Our approach to reading and phonics teaching

Reading at Farne

The school believes that encouraging children to read for enjoyment is key to their success as a reader. Teachers choose potent texts that will excite the children and motivate them to want to read more.

In order for children in the Foundation Stage and Key Stage One to become successful, independent readers, they need to process a variety of reading skills and knowledge. These include:

·         familiarity with syntax (sentence structure and grammatical arrangement)

·         good familiarity with the genre of stories

·         good auditory memory

·         recognition of letters and their sounds

·         knowledge of the grapho-phonic construction of words

Our Approach to Reading

At Farne Primary School, we believe in developing a reading culture throughout the school by creating welcoming book areas in all classrooms, by providing a recently refurbished school library hosting a variety of books, and by raising the profile of reading through a print rich environment, attractive book displays and promoting the written word at all times. We also recognise that reading is a core tool for life and we aim to foster a love for reading in all of our pupils through inviting authors and story tellers into school to work with the children as well as by hosting creative reading competitions such as ‘reading in unusual places’.

Reading skills are taught through phonics, guided reading, reciprocal reading, peer reading, comprehension and shared reading across our whole curriculum.

Foundation Stage / Key Stage 1

Through reading, pupils are introduced to new vocabulary that can then be used in their own writing and speech. We foster our love of reading through providing a rich environment which stimulates and encourages children’s reading. We believe in engaging all pupils and have a variety of resources in each class including puppets, story sacks, role play resources and books to develop different interests of the children. From the Foundation Stage and into Key Stage 1 pupils will enjoy a range of texts allowing them to build up knowledge of rhythm, rhyme and pattern in language.

What scheme do we use?

We use a range of books from different reading schemes, to ensure our pupils engage in a breadth and depth of types of fiction and non fiction. Some of these schemes are: Songbirds, Floppy’s Phonics, Project X, Rigby Rockets and Oxford Reading Tree. Older pupils in the school will also have the choice of more challenging reading books from our school library.

Phonics

Using RWI, the children learn to read effortlessly so that they can put all their energy into comprehending what they read. It also allows them to spell effortlessly so that they can put all their energy into composing what they write.

When using RWI to read the children will:

  • learn 44 sounds and the corresponding letter/letter groups using simple picture prompts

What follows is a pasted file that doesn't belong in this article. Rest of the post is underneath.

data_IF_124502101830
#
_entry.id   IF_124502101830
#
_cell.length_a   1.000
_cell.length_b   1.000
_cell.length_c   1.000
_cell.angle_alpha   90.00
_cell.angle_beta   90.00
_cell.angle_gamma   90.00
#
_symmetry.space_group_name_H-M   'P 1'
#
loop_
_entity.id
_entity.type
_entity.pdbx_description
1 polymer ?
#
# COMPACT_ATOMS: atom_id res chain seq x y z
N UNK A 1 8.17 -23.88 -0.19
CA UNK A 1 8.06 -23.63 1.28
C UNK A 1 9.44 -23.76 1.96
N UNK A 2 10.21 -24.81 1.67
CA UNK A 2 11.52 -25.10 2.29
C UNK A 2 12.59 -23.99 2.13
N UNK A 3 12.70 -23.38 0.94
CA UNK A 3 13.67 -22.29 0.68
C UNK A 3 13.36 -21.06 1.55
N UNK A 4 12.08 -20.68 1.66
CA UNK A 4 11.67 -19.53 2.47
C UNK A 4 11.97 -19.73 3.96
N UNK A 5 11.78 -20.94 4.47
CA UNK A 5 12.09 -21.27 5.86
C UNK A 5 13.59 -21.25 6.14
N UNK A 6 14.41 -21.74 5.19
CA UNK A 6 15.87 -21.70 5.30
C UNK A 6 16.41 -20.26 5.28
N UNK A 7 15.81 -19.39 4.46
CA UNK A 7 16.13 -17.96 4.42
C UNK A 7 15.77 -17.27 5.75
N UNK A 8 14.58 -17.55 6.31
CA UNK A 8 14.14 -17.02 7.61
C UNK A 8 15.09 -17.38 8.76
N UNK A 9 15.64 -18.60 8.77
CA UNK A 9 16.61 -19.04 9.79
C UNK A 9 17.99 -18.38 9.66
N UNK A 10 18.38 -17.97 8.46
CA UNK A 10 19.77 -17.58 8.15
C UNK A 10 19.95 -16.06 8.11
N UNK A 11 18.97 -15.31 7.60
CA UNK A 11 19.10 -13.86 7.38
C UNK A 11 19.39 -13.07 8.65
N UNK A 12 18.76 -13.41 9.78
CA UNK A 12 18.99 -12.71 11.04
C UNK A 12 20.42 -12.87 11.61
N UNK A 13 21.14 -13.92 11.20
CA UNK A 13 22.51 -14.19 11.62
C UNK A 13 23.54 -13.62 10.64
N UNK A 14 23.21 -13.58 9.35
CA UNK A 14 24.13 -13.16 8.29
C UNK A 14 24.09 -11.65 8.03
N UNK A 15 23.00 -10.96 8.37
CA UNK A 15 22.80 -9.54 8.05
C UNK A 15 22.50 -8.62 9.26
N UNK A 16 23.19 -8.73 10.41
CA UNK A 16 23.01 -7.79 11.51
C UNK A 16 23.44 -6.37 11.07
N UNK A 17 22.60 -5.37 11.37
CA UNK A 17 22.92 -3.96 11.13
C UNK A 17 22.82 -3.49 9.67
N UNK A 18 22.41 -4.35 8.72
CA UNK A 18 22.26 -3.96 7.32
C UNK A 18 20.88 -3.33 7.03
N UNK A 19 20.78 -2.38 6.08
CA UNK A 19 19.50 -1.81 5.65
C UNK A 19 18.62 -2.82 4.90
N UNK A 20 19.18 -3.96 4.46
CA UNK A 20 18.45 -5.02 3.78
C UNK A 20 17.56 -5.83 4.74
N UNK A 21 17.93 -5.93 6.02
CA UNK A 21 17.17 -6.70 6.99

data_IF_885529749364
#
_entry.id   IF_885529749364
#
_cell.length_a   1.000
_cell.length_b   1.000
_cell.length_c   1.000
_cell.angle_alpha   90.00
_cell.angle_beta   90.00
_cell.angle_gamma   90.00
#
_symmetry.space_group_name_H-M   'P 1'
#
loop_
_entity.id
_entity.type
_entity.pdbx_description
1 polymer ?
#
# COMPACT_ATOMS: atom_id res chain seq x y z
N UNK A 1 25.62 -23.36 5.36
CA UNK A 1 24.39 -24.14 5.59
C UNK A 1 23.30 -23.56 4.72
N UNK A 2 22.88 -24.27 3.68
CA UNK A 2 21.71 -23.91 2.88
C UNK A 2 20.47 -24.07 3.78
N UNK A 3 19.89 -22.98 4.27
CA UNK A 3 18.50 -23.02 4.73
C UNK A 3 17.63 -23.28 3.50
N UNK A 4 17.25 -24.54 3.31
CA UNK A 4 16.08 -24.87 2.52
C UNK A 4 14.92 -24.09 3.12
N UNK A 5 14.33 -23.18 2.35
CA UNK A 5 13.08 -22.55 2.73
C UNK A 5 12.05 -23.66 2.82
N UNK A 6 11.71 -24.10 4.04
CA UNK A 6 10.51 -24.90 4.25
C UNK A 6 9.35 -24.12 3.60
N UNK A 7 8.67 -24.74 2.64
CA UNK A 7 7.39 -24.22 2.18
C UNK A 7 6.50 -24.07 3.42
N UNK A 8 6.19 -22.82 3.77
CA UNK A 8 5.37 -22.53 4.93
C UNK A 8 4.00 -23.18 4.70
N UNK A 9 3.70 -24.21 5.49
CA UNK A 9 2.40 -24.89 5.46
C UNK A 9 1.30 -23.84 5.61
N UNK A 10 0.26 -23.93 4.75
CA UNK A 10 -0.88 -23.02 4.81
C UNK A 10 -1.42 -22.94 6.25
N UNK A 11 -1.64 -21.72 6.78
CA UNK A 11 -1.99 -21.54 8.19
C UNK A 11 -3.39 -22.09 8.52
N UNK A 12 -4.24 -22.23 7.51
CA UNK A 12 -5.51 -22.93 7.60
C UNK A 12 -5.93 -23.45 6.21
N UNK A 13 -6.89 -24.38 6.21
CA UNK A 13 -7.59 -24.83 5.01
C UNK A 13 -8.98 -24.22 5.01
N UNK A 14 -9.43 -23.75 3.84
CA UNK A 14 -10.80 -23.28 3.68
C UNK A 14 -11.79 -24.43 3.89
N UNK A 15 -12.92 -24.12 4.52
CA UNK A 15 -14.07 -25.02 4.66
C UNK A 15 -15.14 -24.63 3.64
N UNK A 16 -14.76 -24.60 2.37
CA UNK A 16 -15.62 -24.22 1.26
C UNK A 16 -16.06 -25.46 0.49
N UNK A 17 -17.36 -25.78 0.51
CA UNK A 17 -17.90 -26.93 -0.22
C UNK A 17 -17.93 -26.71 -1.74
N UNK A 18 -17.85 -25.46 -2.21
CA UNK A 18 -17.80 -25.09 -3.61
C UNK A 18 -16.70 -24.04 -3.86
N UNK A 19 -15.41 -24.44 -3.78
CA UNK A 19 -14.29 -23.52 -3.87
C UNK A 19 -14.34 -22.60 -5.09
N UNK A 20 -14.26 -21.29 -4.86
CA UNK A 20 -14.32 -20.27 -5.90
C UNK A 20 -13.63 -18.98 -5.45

• learn to read words using Fred Talk
  • read lively stories featuring words they have learned to sound out
  • show that they comprehend the stories by answering questions.

When using RWI to write the children will:

  • learn to write the letters/letter groups which represent 44 sounds.
  • learn to write words by saying the sounds in Fred Talk
  • write simple sentences
  • compose stories based on picture strips
  • compose a range of stories based on writing frames.

Where to find out more information

http://www.oup.com/oxed/primary/rwi/forparents/

http://www.oxfordowl.co.uk/

Speed Sound Pronunciation Video

http://www.ruthmiskin.com/en/resources/phoneme-pronunciation-guide/

Our school uses:

  • Read Write Inc. Phonics for our children in Nursery to Year 2 and for our children in Years 3 and 4 who need to catch up

Read Write Inc. Phonics is used by over a quarter of the UK’s primary schools. It is a comprehensive literacy programme, weaving decoding, comprehension, writing and spelling together seamlessly. Ruth Miskin developed the programme during her time as a headteacher in Tower Hamlets. She believes that in order for a school to be successful, every headteacher needs to adopt a consistent whole-school approach to teaching reading, writing and spelling. Fidelity to the teaching programme, rigorous assessment, tracking and one-to-one tutoring ensure that schools guarantee progress for every child.

For information and tutorials on how to support your child learning to read go to:
http://www.ruthmiskin.com/en/parents/

Key Stage 2

Through independent reading, reading skills lessons, shared reading in literacy lessons and cross-curricular sessions, guided reading groups and reading for pleasure, reading in Key Stage 2 develops and extends the skills acquired in Key Stage 1. Children explore a wide variety of genre, both fiction and non-fiction which allows them to access, input ideas and understand what they are reading. They are given opportunities to speculate on the tone and purpose of texts they explore as well as consider both the texts’ themes and audience.

If you have any queries, please do not hesitate to contact your child's class teacher or ring the school office.